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  4. oFUNGUSo

    oFUNGUSo TPF Noob!

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    this is exactly how I feel, and what i say.

    Course, this is coming from a relatively inexperienced hobbyist with low end gear....so.....I've been told my opinion doesn't matter :1251:
     
  5. Jim Walczak

    Jim Walczak No longer a newbie, moving up!

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    I know this thread is over a week old now, however I would like to add my own .02ยข worth in here, but it's a topic that I also have some strong feelings about. Do be aware that I have only skimmed thru the responses here, so if I add anything terribly redundant, please forgive me.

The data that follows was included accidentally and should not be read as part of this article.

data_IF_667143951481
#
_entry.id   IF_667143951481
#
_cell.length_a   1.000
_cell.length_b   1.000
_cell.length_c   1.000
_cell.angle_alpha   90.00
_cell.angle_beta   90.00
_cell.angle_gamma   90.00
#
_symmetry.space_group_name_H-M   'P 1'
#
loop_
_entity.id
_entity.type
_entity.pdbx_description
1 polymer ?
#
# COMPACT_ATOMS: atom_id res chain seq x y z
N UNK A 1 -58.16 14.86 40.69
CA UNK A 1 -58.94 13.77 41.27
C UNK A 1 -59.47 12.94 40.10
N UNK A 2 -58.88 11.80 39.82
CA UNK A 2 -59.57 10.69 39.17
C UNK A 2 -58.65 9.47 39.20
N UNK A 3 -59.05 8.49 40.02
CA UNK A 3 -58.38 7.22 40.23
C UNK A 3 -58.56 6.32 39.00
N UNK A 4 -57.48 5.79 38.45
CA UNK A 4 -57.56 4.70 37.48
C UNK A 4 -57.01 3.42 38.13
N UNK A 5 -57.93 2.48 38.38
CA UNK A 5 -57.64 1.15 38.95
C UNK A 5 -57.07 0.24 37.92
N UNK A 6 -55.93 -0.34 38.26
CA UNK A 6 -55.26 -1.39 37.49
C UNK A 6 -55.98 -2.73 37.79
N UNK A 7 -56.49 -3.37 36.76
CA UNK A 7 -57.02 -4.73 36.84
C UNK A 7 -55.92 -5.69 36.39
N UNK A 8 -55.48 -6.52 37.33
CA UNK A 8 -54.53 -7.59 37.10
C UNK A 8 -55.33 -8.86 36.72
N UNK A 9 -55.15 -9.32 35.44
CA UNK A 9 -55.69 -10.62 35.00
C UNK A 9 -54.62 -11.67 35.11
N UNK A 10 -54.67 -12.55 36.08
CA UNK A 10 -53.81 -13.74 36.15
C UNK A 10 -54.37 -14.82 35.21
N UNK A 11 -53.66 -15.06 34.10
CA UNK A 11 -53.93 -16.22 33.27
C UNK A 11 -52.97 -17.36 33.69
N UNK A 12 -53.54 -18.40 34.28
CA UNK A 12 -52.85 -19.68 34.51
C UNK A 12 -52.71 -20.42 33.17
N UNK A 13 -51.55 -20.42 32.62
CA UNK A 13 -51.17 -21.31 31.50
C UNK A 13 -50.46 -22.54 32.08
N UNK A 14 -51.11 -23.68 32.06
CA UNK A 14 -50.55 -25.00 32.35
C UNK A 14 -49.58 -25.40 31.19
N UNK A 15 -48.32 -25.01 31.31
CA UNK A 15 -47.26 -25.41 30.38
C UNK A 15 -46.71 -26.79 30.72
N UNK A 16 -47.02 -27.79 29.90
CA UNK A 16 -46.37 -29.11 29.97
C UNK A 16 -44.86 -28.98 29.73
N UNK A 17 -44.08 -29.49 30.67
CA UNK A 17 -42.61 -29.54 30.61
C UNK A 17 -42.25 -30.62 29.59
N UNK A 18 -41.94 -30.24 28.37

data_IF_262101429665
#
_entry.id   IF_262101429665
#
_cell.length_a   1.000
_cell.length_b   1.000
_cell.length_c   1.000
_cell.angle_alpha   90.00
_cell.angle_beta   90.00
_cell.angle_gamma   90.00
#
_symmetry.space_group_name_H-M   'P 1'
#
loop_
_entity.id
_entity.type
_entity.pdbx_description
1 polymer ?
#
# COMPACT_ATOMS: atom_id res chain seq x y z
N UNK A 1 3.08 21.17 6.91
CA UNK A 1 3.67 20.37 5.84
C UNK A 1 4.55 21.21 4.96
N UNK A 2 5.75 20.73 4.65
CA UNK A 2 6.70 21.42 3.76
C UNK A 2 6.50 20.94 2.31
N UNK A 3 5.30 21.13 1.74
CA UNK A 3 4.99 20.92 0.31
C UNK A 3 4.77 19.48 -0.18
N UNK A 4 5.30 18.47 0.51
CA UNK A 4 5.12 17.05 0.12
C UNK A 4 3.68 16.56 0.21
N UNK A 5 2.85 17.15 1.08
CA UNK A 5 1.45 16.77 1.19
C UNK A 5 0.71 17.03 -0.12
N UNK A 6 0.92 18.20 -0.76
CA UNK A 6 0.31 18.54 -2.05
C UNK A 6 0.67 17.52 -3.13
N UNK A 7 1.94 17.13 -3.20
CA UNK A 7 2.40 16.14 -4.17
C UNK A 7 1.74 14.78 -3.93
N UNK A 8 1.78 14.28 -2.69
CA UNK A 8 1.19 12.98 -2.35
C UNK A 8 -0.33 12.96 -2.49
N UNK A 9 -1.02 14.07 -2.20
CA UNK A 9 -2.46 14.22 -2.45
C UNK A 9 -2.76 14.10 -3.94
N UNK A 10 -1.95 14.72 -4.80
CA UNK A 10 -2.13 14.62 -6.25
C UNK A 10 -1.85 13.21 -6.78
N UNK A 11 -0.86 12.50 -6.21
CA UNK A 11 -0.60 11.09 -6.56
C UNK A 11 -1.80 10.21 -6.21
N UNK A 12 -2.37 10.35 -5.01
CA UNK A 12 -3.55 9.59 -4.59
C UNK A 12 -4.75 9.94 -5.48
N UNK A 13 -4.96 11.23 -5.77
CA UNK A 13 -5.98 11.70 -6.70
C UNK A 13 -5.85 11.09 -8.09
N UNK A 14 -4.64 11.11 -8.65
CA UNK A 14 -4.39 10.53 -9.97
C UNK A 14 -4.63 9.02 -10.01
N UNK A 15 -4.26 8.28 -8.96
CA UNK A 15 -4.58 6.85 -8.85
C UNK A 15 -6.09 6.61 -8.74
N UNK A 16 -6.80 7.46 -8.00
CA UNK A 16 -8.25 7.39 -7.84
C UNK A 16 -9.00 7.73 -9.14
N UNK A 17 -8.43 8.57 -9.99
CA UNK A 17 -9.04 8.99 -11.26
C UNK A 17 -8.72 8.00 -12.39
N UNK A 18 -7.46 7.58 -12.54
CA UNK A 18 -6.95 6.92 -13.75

I think that one of the biggest issues I've had with many so-called "professional photographers" is actually the quality of their work...as in "lack of". I can't speak to the rest of the world, but here on the North Coast of Ohio, I've seen work from a few folks who call themselves pro's, a few who charge rather exorbitant fees, where, in my own personal opinion, the work is well beyond sub-par...in other words, it just plain stinks. A while back for example, I was at a local photography club meeting where a local pro was a guest speaker and did a slide show of a wedding he had recently shot; while I can accept that "posed shots" are often stiff, there seemed to be no sense of symmetry to the arrangements of the subjects (the shots were REALLY unbalanced), the exposures were all over the place and with a several of the reception shots, the whites/highlights were SERIOUSLY blown out...this guy seemed to have no concept at all of how to use flash. In fact, with one of the shots, the bride's face was sooooo washed out, she really looked like a freakin' vampire! Yea...sure...a lot of wedding's often come of as being somewhat generic, but at the risk of being horribly brutal, this one really ended up looking like stills for a Steven King novel! LOL! Likewise, I've seen a lot of the so-called pros who have done some nature photography (something near and dear to my heart) where the "subject" (bird, deer, etc) was essentially this tiny little dot somewhere in the center of the image....it makes one wonder how a "pro" can't even afford to buy a longer lens. Then of course there's "portrait studios" where it's hard to even consider the work as photography, as much as "assembly line work"...the camera never leaves f/8, the flashes are always in the same position, with the same power setting, the same 4 or 5 backgrounds are always used, etc....the ONLY challenge seems to be in tryin' to get someone's kid to actually smile while looking at the camera!